Royal Netherlands Institute for Sea Research

Parasite invasions

Infectious diseases in a changing world: combining experimental data with eco-epidemiological models to understand the dynamics of parasite invasions under climate change

Human actions can impact the structure and stability of ecosystems, altering the emergence and dynamics of infectious diseases. This project proposes to use a novel approach of combining empirical and experimental data with recently developed eco-epidemiological models to study the effects of two pervasive anthropogenic stressors, biological invasion and climate change, in the context of marine diseases. This cross-fertilization of experimental and theoretical approaches, matching the complementary expertise of the applicants and their collaborators, will help to advance the broader understanding of how ecological and epidemiological processes interact to drive the dynamics of parasites in their complex, changing natural environments.


Combining our empirical and theoretical expertise allows us to conduct frontier research on the effects of climate change on infectious diseases in marine ecosystems.

    David Thieltges, Hans Heesterbeek

Project description


It is increasingly recognized that human actions can affect the emergence and epidemiological dynamics of pathogens and parasites in ecosystems and identifying the underlying mechanisms is essential if we are to understand future emergence of infectious diseases in humans as well as in wildlife. Progress in understanding this complex topic demands the study of well-defined disease systems for which empirical and experimental knowledge can be obtained to constrain and test eco-epidemiological models addressing the complexity of ecological and epidemiological processes and their interactions.

This PhD project will follow this approach and combine existing and new experimental data with eco-epidemiological models to understand the dynamics of parasite invasions and the underlying ecological interactions in an ecosystem under climate change. Biological invasions are among the most pervasive anthropogenic stressors as they can change the structure and balance of invaded ecosystems in a variety of ways. These include the co-introduction of novel parasites, as well as affecting infectious disease agents already present. In some cases, co-introduced parasites can also infect native species (parasite spillover) and lead to emerging diseases. The resulting dynamics are likely mediated by climate change, another pervasive anthropogenic stressor, as disease dynamics are commonly affected by temperature, for example by modifying the production of infective stages, the susceptibility of hosts to infection or the impact of infections on host fitness.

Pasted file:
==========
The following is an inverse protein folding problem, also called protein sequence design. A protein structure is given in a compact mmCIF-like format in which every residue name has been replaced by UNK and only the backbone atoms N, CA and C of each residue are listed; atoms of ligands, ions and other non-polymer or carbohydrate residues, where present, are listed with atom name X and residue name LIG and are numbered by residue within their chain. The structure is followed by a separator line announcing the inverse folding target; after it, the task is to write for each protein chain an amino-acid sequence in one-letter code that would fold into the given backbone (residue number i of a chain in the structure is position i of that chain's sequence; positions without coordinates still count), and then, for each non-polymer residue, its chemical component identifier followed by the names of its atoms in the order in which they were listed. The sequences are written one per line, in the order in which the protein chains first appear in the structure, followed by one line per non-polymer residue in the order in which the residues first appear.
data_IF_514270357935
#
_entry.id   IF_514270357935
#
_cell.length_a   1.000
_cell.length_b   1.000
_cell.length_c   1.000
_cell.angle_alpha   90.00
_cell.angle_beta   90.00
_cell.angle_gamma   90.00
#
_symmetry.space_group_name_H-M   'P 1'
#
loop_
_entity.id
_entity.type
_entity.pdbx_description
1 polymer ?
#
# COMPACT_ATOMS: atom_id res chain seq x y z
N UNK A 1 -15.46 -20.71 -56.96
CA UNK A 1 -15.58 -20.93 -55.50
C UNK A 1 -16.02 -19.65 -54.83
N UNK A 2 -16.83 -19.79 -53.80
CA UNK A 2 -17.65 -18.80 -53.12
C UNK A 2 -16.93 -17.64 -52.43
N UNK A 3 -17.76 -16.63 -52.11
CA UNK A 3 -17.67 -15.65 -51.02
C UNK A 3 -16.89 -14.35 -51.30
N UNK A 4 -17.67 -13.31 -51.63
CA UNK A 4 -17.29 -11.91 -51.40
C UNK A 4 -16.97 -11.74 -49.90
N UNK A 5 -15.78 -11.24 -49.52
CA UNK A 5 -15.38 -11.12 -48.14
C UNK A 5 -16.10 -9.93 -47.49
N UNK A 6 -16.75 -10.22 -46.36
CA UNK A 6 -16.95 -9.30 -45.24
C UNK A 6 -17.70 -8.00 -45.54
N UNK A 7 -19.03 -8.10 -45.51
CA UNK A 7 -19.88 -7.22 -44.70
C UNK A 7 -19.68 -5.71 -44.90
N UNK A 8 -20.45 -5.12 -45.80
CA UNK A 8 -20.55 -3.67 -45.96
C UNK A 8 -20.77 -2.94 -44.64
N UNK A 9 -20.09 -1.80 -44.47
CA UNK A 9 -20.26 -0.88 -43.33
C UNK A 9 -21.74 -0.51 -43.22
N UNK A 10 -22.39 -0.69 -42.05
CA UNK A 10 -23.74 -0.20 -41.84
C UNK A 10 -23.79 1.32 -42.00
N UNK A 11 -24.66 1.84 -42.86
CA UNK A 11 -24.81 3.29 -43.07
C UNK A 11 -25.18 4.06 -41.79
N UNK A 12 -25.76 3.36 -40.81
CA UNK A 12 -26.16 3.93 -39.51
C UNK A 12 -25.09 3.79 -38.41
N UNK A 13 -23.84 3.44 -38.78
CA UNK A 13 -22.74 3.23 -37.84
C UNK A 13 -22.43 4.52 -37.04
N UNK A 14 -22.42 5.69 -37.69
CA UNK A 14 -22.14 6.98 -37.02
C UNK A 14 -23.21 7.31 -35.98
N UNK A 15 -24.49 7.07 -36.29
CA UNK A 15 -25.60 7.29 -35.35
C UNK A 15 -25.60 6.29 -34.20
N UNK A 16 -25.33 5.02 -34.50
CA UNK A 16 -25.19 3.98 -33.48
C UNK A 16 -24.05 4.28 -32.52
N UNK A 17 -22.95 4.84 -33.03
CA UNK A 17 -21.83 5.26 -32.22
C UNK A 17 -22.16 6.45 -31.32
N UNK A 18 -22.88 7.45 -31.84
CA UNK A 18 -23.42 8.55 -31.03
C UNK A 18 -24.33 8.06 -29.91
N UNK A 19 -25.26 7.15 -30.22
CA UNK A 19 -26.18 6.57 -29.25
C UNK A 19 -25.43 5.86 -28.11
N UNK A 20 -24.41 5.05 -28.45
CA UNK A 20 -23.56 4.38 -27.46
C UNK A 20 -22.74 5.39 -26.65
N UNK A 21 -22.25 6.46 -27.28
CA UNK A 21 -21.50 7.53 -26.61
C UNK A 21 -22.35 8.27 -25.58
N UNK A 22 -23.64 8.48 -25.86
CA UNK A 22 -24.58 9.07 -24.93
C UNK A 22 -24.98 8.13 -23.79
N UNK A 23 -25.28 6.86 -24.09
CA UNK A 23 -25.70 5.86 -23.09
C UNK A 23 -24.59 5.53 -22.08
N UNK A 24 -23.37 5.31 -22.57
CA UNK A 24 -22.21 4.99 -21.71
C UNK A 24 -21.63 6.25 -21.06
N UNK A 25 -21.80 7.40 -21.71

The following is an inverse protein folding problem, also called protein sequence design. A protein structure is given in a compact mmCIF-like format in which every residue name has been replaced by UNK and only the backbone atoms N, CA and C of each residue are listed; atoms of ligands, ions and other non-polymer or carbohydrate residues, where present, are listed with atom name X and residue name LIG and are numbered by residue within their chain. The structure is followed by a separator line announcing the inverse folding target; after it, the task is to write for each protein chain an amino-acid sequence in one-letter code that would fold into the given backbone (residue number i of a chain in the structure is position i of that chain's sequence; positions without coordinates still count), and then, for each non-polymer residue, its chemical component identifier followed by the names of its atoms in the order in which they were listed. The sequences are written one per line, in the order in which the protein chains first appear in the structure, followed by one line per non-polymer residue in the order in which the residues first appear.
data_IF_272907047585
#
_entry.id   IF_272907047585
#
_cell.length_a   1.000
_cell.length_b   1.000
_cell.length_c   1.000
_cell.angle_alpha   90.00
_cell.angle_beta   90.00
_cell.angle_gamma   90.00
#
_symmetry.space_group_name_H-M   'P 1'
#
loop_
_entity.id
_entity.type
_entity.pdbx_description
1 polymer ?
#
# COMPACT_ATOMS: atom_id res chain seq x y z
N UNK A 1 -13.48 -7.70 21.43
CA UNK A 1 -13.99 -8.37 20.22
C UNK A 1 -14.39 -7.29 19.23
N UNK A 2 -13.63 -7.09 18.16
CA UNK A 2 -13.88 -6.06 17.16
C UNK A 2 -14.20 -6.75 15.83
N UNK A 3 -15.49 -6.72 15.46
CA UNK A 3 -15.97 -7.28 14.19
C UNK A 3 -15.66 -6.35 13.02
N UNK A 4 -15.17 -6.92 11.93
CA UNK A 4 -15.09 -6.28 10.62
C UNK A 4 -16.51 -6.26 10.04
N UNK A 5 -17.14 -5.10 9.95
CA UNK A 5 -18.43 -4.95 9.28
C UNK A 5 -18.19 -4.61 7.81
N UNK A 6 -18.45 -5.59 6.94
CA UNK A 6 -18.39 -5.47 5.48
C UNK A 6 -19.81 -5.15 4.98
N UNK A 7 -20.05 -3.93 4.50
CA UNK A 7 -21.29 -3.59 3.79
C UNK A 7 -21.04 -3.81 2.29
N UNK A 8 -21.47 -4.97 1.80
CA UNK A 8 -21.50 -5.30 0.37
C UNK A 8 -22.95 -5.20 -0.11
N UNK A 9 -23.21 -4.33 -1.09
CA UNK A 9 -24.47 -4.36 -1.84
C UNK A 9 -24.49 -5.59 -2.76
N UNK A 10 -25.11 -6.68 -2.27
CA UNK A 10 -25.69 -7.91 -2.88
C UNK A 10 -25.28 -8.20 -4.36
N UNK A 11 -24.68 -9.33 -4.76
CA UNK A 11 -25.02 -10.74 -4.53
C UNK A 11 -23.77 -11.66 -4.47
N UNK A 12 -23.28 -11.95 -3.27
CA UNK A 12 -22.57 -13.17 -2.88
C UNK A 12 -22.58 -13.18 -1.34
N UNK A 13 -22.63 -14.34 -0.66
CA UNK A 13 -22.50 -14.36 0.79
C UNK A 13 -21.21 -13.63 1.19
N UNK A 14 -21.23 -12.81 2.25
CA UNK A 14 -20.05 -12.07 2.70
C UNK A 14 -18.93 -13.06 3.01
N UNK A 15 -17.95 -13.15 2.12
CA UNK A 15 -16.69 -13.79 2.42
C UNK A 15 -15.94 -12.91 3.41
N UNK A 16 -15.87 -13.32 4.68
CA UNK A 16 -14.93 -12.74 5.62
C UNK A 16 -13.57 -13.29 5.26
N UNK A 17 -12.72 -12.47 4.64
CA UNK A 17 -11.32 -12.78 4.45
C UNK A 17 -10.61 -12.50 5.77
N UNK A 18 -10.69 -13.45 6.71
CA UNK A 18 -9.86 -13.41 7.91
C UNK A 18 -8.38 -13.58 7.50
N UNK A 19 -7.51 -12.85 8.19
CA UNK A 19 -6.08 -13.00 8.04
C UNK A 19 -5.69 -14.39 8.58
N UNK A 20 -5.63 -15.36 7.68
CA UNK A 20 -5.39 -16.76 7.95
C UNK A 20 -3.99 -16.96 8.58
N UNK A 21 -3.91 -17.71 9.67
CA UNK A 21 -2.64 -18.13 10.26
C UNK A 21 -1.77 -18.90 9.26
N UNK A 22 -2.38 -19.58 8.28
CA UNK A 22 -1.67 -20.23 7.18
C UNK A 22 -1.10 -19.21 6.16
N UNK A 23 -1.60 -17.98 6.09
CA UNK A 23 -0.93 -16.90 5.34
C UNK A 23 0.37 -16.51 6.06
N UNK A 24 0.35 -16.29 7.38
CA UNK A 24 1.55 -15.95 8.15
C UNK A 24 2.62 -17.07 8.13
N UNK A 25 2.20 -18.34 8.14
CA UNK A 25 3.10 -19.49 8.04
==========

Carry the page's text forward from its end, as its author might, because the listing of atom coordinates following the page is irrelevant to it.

Model system

The model system we focus on is the invasive parasitic copepod Mytilicola orientalis and related native species. The invasive parasite has been co-introduced with Pacific oysters to Europe and has spilled over to native hosts, in particular the blue mussel. Mussels are already infected by a related native copepod species and interactions occur between the two parasite species. Infections affect fitness in mussels directly but also indirectly (e.g., predation, secondary infections). These various components are affected by temperature and together with the fact that controlled experimental infections in the lab are possible, this makes this system ideal to study the interplay between climate change and parasite invasions and ecological interactions.

Project team

Utrecht University:
Prof. Dr. Hans Heesterbeek (PI)
NIOZ Royal Netherlands Institute for Sea Research: 
Prof. Dr. David Thieltges (PI)
Dr. Anieke van Leeuwen
Dr. Marcel van der Meer
Alfred Wegner Institute, Germany: 
Dr. Mathias Wegner
Massey University, New Zealand:
Prof. Dr. Mick Roberts

Overall aim

The overall aim of this interdisciplinary PhD project is to investigate the effect of climate change on the population dynamics of this prominent marine invasive parasite and its related native species following two objectives: 1) to experimentally determine the effects of temperature on key processes in the parasite-host interaction and 2) to mechanistically understand observed population dynamics of the parasites and to predict future changes using eco-epidemiological models.

The PhD project will be supervised by a multidisciplinary research team, consisting of two PIs and several national and international collaborators, with complementary expertise in empirical disease/parasite ecology and theoretical epidemiology.

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Native mussels and invasive oysters, the hosts for the parasites studied in this project

Connected themes

  • Our Dynamic Coasts
  • Sustainable Functioning of Coastal and Shelf Seas
NIOZ project page